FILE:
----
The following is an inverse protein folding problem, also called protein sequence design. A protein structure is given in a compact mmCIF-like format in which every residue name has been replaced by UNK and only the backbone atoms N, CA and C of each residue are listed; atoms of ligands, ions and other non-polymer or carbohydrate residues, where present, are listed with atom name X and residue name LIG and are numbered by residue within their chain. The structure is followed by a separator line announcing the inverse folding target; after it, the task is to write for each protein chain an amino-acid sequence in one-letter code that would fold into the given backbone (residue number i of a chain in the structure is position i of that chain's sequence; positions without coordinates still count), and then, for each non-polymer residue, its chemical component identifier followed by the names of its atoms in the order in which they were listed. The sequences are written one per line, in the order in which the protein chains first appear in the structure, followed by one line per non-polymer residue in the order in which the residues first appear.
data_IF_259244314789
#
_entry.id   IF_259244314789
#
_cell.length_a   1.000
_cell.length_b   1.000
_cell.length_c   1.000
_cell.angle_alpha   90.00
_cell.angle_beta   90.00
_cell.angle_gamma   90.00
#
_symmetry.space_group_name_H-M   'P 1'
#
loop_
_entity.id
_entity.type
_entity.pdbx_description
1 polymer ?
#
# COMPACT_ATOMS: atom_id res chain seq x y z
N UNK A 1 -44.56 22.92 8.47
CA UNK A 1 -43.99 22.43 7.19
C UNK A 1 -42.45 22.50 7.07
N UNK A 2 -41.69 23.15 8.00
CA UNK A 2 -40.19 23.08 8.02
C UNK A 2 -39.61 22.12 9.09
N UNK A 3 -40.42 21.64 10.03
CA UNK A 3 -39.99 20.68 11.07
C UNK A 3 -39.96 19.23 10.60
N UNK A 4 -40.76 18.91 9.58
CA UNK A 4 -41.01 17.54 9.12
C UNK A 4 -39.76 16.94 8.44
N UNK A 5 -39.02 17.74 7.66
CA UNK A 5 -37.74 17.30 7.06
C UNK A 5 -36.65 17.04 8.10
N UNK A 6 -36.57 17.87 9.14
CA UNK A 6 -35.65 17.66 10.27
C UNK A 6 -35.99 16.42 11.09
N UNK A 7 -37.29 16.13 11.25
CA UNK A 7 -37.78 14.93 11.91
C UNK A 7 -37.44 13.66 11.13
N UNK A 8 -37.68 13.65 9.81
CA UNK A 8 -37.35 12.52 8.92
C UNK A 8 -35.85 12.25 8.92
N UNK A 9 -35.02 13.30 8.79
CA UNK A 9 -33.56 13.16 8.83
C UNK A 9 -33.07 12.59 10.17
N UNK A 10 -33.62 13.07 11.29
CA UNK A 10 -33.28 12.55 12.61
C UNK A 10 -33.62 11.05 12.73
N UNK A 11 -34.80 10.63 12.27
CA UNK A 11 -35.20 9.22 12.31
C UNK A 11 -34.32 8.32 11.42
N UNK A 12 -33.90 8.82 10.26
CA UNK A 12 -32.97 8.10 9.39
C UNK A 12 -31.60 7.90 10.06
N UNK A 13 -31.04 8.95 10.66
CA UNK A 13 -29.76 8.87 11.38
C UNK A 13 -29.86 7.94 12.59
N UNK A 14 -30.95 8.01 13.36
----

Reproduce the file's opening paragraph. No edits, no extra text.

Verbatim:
The following is an inverse protein folding problem, also called protein sequence design. A protein structure is given in a compact mmCIF-like format in which every residue name has been replaced by UNK and only the backbone atoms N, CA and C of each residue are listed; atoms of ligands, ions and other non-polymer or carbohydrate residues, where present, are listed with atom name X and residue name LIG and are numbered by residue within their chain. The structure is followed by a separator line announcing the inverse folding target; after it, the task is to write for each protein chain an amino-acid sequence in one-letter code that would fold into the given backbone (residue number i of a chain in the structure is position i of that chain's sequence; positions without coordinates still count), and then, for each non-polymer residue, its chemical component identifier followed by the names of its atoms in the order in which they were listed. The sequences are written one per line, in the order in which the protein chains first appear in the structure, followed by one line per non-polymer residue in the order in which the residues first appear.